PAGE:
Fri | Apr 3, 2020

Mark Ricketts | Jamaica buckling under freeness frenzy

Published:Sunday | November 11, 2018 | 12:00 AM

Squatting knows no boundaries. It defies court orders, is indifferent to land owned by the Church, and is precocious given its proximity to Parliament and the way in which settlements perch precariously on riverbanks and gullies. Land is 'free', capture it if you have to.

Under our system of compassion and patronage, we'll even oblige with social water and no property tax payments for many of the estimated 700,000 individuals illegally occupying land.

Our Government's forgoing of property taxes and supplying free water has a huge debt that leaves little fiscal space to undertake several critical programmes. Prioritising and paying serious attention to costs are imperative.

The minister of education says auxiliary fees do not have to be paid if parents can't afford it. So, many schools, including Kingston College, with its diehard old boys, are struggling to avoid cutting extracurricular activities deemed important to maintain high standards.

What is ironic is that every time the minister reminds us, "that when I say education is free, I mean it is free, and that auxiliary fees are not mandatory", some civil-servant parents request a refund of auxiliary fees because they are now exempt. But good education is expensive, it cannot be free.




Under a recent front-page Gleaner headline, 'UWI gets tough', it was noted that hundreds of students were deregistered over unpaid tuition fees. The massive deregistration came as the university's administration, led by recently appointed principal Dale Webber, insisted that students must pay their tuition fees or arrange a payment scheme.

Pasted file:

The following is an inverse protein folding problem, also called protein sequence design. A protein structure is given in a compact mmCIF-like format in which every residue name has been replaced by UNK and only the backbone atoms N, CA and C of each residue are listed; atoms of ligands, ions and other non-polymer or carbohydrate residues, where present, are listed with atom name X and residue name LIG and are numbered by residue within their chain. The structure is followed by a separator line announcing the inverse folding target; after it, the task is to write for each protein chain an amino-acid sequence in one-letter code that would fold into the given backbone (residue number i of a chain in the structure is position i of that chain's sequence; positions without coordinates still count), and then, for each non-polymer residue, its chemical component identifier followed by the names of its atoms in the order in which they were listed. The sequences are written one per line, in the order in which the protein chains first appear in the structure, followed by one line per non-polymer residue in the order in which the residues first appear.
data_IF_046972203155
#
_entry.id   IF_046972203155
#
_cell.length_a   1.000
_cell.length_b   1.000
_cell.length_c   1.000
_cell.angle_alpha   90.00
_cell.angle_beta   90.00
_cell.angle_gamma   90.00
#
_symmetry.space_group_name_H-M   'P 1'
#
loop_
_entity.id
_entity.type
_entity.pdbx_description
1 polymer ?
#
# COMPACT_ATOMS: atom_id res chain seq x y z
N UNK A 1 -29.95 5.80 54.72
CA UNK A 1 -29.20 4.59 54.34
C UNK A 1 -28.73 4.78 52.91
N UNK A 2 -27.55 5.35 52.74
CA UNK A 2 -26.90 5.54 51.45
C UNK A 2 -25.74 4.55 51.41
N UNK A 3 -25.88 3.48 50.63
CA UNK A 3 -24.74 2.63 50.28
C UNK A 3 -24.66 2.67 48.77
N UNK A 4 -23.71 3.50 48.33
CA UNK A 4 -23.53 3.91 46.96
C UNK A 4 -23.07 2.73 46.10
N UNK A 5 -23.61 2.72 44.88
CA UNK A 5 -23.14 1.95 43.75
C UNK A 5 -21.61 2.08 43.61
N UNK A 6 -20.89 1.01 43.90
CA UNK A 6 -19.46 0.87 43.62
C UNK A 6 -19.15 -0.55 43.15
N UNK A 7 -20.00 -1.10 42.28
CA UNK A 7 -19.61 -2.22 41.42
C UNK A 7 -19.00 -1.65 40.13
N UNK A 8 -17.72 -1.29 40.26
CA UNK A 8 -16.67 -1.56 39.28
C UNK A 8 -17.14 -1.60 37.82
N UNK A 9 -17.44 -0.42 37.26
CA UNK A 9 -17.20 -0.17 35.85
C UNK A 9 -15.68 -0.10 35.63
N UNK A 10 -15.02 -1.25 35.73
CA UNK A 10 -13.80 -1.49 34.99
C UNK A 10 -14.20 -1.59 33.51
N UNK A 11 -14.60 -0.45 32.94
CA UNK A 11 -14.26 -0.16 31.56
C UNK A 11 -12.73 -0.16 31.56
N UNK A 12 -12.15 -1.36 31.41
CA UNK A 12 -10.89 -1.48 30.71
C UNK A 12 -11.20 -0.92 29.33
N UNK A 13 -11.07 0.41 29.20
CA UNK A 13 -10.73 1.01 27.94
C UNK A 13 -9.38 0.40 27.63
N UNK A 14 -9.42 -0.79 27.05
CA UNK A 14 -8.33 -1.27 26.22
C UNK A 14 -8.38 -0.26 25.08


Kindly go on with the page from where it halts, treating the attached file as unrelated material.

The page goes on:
Some people were upset with the university for being so hard and unfeeling in penalising 'the poor' students who the society will need when they graduate. But if students don't pay or can't pay their fees, will university lecturers, and research and administrative staff take a pay cut?

As always, the society finds ways to excuse initiative and responsibility, preferring instead to induce people to become wards of the State because their needs are so dire or their expected achievements so essential for national development that, irrespective of the cost, the State must simply tax or borrow more.

The examples I cited above are three of many I could reference but they are sufficient to help me rebut Senator Damion Crawford's response to my two-part series in The Sunday Gleaner titled 'The PNP needs a new vision'. In that series, I focused on land reform and the first-in-family scholarship for tertiary education.

The senator found my stance on education troubling. That was disappointing to me because of his foray into business and his presumed novel approach as a former MP advocating a paradigm shift in his constituency as to the importance of education, individual drive, and initiative, as against mere handouts.

I was hoping that he would influence a new direction in the PNP, especially now that he is in a position to do so, having been elected to the exalted post of being one of the four vice-presidents.